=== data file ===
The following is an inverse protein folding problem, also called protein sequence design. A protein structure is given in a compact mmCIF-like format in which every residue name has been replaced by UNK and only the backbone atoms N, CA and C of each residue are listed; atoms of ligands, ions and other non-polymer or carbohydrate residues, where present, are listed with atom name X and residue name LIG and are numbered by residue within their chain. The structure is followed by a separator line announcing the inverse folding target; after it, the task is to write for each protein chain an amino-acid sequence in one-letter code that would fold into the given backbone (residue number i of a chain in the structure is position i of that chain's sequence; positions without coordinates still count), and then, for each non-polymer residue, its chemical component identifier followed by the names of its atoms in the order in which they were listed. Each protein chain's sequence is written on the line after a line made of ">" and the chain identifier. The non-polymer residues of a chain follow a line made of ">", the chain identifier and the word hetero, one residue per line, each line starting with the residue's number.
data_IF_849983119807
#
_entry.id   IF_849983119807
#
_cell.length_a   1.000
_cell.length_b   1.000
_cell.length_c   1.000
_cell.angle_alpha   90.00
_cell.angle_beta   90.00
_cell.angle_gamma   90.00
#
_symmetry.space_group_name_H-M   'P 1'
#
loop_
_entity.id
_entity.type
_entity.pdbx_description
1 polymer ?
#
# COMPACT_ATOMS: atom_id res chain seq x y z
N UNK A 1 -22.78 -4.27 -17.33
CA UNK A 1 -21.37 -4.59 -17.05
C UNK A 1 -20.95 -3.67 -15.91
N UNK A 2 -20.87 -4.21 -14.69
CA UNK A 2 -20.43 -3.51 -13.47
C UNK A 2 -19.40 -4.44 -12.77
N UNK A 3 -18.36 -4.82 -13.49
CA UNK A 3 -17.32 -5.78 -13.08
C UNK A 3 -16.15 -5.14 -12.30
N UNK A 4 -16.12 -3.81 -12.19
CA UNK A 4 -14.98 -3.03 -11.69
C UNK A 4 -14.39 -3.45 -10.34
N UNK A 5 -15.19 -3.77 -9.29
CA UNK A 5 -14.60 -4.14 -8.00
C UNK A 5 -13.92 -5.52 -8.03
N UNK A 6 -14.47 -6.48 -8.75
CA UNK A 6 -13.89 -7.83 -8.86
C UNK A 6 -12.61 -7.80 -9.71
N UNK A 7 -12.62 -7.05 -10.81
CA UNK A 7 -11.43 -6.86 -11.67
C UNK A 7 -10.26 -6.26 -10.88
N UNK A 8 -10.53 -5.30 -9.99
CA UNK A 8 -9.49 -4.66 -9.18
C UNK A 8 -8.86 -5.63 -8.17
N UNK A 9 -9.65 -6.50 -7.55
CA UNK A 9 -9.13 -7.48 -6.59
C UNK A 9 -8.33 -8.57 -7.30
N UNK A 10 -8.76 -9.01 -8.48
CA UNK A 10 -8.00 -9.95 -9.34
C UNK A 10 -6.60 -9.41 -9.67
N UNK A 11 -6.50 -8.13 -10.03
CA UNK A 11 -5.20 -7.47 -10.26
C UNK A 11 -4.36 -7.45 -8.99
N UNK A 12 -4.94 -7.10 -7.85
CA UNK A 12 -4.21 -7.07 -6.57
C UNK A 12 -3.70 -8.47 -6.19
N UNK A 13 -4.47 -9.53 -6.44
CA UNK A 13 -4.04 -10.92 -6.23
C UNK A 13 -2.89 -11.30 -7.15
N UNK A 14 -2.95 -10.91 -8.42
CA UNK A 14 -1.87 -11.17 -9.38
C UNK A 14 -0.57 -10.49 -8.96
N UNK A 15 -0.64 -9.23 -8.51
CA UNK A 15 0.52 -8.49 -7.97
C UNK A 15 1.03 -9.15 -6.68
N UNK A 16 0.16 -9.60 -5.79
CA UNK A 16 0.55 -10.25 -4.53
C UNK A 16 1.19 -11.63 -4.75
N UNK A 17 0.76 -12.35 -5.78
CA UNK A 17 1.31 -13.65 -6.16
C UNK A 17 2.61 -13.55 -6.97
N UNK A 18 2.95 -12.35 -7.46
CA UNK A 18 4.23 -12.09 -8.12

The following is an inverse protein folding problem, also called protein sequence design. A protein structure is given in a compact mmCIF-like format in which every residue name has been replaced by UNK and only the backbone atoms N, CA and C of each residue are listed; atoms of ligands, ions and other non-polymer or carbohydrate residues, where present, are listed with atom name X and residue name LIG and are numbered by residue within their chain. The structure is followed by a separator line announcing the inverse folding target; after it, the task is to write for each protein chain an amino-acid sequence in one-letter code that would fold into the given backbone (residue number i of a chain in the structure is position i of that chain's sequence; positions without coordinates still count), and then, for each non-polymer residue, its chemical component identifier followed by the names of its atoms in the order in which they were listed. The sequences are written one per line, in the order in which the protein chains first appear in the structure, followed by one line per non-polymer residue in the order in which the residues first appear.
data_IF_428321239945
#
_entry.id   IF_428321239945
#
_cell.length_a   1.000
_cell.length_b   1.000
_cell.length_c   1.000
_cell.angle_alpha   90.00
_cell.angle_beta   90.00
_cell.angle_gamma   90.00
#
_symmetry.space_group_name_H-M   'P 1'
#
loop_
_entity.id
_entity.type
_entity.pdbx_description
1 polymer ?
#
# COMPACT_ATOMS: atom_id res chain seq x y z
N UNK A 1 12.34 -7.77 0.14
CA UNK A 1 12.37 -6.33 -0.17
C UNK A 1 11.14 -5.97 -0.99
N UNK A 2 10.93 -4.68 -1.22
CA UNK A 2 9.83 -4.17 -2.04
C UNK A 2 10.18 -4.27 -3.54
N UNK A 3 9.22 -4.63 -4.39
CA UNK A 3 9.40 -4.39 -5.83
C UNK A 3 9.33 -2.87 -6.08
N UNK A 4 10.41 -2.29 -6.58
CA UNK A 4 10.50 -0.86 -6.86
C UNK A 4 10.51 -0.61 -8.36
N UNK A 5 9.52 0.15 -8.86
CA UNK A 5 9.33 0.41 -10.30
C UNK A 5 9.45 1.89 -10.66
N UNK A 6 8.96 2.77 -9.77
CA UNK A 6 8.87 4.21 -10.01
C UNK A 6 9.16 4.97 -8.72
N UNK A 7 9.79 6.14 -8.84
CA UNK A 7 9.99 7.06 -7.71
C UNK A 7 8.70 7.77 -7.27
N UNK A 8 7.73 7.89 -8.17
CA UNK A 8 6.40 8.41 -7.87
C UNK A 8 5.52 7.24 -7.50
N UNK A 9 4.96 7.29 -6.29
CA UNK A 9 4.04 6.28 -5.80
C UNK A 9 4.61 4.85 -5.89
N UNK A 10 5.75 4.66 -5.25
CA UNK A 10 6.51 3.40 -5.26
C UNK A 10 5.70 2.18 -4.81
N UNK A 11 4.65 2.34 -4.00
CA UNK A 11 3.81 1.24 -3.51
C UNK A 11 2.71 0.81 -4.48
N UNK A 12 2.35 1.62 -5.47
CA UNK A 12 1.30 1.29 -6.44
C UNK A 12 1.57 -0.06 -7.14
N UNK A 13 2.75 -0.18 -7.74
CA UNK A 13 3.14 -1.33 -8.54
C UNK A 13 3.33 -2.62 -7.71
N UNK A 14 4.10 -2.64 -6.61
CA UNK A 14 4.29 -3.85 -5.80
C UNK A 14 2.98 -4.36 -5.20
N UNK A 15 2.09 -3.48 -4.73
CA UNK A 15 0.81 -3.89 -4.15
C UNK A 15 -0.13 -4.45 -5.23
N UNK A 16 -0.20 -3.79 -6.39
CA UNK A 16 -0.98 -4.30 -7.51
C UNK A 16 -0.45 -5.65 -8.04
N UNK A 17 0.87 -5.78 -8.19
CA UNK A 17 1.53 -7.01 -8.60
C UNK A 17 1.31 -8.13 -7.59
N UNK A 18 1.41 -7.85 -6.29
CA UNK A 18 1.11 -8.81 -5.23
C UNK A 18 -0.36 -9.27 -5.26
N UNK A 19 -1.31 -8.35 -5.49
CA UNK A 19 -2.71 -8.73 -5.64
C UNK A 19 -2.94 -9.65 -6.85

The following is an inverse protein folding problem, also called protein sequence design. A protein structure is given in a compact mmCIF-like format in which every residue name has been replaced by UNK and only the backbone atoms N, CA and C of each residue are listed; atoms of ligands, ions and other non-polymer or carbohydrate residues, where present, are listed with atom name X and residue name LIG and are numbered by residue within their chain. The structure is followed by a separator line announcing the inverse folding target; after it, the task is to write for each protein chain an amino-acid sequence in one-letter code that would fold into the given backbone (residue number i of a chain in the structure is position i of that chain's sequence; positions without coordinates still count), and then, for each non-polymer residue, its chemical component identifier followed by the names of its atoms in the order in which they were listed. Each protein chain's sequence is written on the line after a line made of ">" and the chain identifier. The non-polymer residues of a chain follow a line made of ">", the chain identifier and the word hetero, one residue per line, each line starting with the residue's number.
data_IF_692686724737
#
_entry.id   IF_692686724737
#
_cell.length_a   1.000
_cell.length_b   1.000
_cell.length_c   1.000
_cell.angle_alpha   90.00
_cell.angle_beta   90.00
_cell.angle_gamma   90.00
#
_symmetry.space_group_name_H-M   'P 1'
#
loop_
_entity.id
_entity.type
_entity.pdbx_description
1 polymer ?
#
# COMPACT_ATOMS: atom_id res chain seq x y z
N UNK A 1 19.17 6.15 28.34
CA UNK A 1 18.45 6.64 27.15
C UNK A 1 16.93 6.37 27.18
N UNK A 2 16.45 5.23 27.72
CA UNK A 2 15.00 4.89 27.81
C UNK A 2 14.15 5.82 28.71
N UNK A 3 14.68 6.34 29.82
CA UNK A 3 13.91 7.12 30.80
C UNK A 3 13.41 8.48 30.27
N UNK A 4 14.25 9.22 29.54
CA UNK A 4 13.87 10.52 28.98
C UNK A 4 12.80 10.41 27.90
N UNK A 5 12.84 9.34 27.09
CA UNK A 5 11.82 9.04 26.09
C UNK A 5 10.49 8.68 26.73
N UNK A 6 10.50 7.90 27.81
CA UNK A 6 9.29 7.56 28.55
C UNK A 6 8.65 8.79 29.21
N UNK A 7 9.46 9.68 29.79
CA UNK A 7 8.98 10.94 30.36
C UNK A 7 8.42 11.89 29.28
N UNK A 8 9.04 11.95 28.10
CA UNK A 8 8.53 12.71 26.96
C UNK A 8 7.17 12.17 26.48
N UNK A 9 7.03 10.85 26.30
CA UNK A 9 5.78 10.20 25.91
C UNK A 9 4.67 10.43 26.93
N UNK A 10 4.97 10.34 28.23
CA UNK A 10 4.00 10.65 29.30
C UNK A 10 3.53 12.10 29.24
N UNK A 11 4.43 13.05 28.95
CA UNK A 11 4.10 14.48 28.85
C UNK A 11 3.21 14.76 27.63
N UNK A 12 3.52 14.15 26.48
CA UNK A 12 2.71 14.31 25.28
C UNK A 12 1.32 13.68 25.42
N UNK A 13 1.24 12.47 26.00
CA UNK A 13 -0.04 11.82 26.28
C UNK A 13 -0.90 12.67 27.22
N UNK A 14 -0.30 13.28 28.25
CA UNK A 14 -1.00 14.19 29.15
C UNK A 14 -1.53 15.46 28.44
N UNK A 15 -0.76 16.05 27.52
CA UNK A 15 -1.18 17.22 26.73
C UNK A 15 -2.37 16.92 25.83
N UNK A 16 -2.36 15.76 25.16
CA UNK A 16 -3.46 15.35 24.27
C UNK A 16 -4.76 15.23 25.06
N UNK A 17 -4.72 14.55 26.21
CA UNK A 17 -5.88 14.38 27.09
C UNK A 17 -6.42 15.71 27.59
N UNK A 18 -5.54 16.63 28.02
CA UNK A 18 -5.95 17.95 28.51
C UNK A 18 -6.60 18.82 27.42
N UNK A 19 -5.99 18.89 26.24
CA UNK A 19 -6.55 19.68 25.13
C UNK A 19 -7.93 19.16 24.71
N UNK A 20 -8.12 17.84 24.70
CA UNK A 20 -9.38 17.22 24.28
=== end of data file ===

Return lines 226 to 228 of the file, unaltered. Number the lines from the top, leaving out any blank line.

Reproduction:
CA UNK A 18 -5.95 17.95 28.51
C UNK A 18 -6.60 18.82 27.42
N UNK A 19 -5.99 18.89 26.24